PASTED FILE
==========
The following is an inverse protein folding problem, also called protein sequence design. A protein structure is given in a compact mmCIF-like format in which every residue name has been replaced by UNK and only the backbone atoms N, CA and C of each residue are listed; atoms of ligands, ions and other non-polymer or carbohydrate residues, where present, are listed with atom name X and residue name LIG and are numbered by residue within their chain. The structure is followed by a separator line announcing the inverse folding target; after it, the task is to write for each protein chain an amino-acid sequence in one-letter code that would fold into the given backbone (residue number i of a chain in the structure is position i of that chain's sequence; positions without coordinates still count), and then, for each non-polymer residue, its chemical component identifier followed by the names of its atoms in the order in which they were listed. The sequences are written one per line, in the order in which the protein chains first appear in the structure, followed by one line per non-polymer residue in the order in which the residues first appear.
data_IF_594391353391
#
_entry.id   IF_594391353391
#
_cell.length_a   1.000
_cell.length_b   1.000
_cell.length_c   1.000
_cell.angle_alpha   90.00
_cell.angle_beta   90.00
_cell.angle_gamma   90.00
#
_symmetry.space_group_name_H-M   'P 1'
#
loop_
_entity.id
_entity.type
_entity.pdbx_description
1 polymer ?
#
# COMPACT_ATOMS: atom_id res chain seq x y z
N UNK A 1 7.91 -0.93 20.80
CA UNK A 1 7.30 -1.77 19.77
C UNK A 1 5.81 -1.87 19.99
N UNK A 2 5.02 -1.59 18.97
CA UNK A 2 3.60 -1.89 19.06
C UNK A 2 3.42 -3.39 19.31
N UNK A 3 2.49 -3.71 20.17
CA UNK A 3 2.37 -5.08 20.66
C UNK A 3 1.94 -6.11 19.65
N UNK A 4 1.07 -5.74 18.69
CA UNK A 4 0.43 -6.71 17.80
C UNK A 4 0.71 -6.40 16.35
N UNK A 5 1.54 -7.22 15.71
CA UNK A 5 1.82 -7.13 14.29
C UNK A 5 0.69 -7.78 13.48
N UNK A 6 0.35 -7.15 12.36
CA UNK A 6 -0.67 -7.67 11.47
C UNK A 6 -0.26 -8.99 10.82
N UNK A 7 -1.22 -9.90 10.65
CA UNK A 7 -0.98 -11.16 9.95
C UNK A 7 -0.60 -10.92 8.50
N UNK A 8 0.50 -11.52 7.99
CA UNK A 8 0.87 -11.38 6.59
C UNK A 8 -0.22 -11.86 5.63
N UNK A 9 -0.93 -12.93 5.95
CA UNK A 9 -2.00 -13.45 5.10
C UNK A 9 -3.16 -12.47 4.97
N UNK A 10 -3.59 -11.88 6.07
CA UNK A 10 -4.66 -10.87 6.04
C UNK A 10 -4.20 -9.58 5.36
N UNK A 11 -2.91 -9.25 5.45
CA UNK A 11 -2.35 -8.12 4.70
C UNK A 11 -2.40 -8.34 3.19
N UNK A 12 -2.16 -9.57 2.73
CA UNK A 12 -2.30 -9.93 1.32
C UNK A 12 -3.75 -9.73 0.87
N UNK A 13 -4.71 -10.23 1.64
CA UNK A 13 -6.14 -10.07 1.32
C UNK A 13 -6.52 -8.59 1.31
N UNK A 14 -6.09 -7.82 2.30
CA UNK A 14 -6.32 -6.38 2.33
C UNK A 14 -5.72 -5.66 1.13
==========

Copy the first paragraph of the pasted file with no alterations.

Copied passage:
The following is an inverse protein folding problem, also called protein sequence design. A protein structure is given in a compact mmCIF-like format in which every residue name has been replaced by UNK and only the backbone atoms N, CA and C of each residue are listed; atoms of ligands, ions and other non-polymer or carbohydrate residues, where present, are listed with atom name X and residue name LIG and are numbered by residue within their chain. The structure is followed by a separator line announcing the inverse folding target; after it, the task is to write for each protein chain an amino-acid sequence in one-letter code that would fold into the given backbone (residue number i of a chain in the structure is position i of that chain's sequence; positions without coordinates still count), and then, for each non-polymer residue, its chemical component identifier followed by the names of its atoms in the order in which they were listed. The sequences are written one per line, in the order in which the protein chains first appear in the structure, followed by one line per non-polymer residue in the order in which the residues first appear.